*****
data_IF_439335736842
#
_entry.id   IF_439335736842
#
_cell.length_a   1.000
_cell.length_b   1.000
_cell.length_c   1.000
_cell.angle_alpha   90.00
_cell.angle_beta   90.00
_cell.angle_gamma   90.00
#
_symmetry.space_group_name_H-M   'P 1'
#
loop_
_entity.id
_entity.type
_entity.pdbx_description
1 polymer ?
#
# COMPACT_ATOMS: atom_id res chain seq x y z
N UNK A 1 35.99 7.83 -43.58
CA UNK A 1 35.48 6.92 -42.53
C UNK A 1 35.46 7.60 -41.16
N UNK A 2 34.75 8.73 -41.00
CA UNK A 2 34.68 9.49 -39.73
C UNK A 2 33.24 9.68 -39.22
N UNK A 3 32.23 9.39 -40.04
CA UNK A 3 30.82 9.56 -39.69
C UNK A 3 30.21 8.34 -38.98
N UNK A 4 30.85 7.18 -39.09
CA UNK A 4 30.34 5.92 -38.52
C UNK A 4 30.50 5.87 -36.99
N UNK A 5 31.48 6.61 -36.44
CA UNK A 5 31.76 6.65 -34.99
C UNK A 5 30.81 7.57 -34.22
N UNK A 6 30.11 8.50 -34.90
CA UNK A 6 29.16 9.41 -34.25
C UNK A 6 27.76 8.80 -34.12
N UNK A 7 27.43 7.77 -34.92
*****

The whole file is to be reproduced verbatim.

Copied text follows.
data_IF_439335736842
#
_entry.id   IF_439335736842
#
_cell.length_a   1.000
_cell.length_b   1.000
_cell.length_c   1.000
_cell.angle_alpha   90.00
_cell.angle_beta   90.00
_cell.angle_gamma   90.00
#
_symmetry.space_group_name_H-M   'P 1'
#
loop_
_entity.id
_entity.type
_entity.pdbx_description
1 polymer ?
#
# COMPACT_ATOMS: atom_id res chain seq x y z
N UNK A 1 35.99 7.83 -43.58
CA UNK A 1 35.48 6.92 -42.53
C UNK A 1 35.46 7.60 -41.16
N UNK A 2 34.75 8.73 -41.00
CA UNK A 2 34.68 9.49 -39.73
C UNK A 2 33.24 9.68 -39.22
N UNK A 3 32.23 9.39 -40.04
CA UNK A 3 30.82 9.56 -39.69
C UNK A 3 30.21 8.34 -38.98
N UNK A 4 30.85 7.18 -39.09
CA UNK A 4 30.34 5.92 -38.52
C UNK A 4 30.50 5.87 -36.99
N UNK A 5 31.48 6.61 -36.44
CA UNK A 5 31.76 6.65 -34.99
C UNK A 5 30.81 7.57 -34.22
N UNK A 6 30.11 8.50 -34.90
CA UNK A 6 29.16 9.41 -34.25
C UNK A 6 27.76 8.80 -34.12
N UNK A 7 27.43 7.77 -34.92